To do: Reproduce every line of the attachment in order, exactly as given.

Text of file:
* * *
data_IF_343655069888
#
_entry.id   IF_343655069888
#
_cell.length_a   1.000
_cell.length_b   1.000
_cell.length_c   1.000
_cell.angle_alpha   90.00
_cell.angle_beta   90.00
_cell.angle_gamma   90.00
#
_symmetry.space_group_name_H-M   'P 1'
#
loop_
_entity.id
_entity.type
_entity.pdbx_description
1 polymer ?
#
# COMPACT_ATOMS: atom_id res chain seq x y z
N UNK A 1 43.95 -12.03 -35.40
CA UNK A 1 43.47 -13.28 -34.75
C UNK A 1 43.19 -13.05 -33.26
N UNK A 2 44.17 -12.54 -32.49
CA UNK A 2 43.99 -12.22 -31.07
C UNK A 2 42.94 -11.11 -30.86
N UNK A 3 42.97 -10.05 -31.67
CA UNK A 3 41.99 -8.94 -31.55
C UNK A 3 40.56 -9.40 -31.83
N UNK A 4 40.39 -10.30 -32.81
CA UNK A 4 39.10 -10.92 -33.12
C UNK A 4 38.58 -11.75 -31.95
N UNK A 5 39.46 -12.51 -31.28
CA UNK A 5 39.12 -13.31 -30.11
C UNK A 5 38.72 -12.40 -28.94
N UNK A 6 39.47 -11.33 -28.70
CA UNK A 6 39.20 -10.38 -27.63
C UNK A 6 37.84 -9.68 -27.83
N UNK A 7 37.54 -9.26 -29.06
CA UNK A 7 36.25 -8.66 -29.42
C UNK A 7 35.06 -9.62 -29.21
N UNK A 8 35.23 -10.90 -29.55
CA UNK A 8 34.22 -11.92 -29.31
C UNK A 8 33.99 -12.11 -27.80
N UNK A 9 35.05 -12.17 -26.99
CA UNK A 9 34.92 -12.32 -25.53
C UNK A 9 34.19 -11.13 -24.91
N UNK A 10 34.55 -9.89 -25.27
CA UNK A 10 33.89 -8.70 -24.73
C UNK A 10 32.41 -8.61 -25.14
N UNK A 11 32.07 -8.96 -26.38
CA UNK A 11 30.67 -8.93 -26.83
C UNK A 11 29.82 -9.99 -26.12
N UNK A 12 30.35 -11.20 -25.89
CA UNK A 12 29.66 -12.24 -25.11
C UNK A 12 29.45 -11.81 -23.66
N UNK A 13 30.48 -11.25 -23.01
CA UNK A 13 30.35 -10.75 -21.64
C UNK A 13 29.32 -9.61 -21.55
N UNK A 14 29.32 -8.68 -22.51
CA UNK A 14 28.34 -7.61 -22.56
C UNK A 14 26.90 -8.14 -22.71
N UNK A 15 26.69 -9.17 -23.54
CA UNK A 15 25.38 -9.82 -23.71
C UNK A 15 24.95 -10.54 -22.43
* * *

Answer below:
data_IF_343655069888
#
_entry.id   IF_343655069888
#
_cell.length_a   1.000
_cell.length_b   1.000
_cell.length_c   1.000
_cell.angle_alpha   90.00
_cell.angle_beta   90.00
_cell.angle_gamma   90.00
#
_symmetry.space_group_name_H-M   'P 1'
#
loop_
_entity.id
_entity.type
_entity.pdbx_description
1 polymer ?
#
# COMPACT_ATOMS: atom_id res chain seq x y z
N UNK A 1 43.95 -12.03 -35.40
CA UNK A 1 43.47 -13.28 -34.75
C UNK A 1 43.19 -13.05 -33.26
N UNK A 2 44.17 -12.54 -32.49
CA UNK A 2 43.99 -12.22 -31.07
C UNK A 2 42.94 -11.11 -30.86
N UNK A 3 42.97 -10.05 -31.67
CA UNK A 3 41.99 -8.94 -31.55
C UNK A 3 40.56 -9.40 -31.83
N UNK A 4 40.39 -10.30 -32.81
CA UNK A 4 39.10 -10.92 -33.12
C UNK A 4 38.58 -11.75 -31.95
N UNK A 5 39.46 -12.51 -31.28
CA UNK A 5 39.12 -13.31 -30.11
C UNK A 5 38.72 -12.40 -28.94
N UNK A 6 39.47 -11.33 -28.70
CA UNK A 6 39.20 -10.38 -27.63
C UNK A 6 37.84 -9.68 -27.83
N UNK A 7 37.54 -9.26 -29.06
CA UNK A 7 36.25 -8.66 -29.42
C UNK A 7 35.06 -9.62 -29.21
N UNK A 8 35.23 -10.90 -29.55
CA UNK A 8 34.22 -11.92 -29.31
C UNK A 8 33.99 -12.11 -27.80
N UNK A 9 35.05 -12.17 -26.99
CA UNK A 9 34.92 -12.32 -25.53
C UNK A 9 34.19 -11.13 -24.91
N UNK A 10 34.55 -9.89 -25.27
CA UNK A 10 33.89 -8.70 -24.73
C UNK A 10 32.41 -8.61 -25.14
N UNK A 11 32.07 -8.96 -26.38
CA UNK A 11 30.67 -8.93 -26.83
C UNK A 11 29.82 -9.99 -26.12
N UNK A 12 30.35 -11.20 -25.89
CA UNK A 12 29.66 -12.24 -25.11
C UNK A 12 29.45 -11.81 -23.66
N UNK A 13 30.48 -11.25 -23.01
CA UNK A 13 30.35 -10.75 -21.64
C UNK A 13 29.32 -9.61 -21.55
N UNK A 14 29.32 -8.68 -22.51
CA UNK A 14 28.34 -7.61 -22.56
C UNK A 14 26.90 -8.14 -22.71
N UNK A 15 26.69 -9.17 -23.54
CA UNK A 15 25.38 -9.82 -23.71
C UNK A 15 24.95 -10.54 -22.43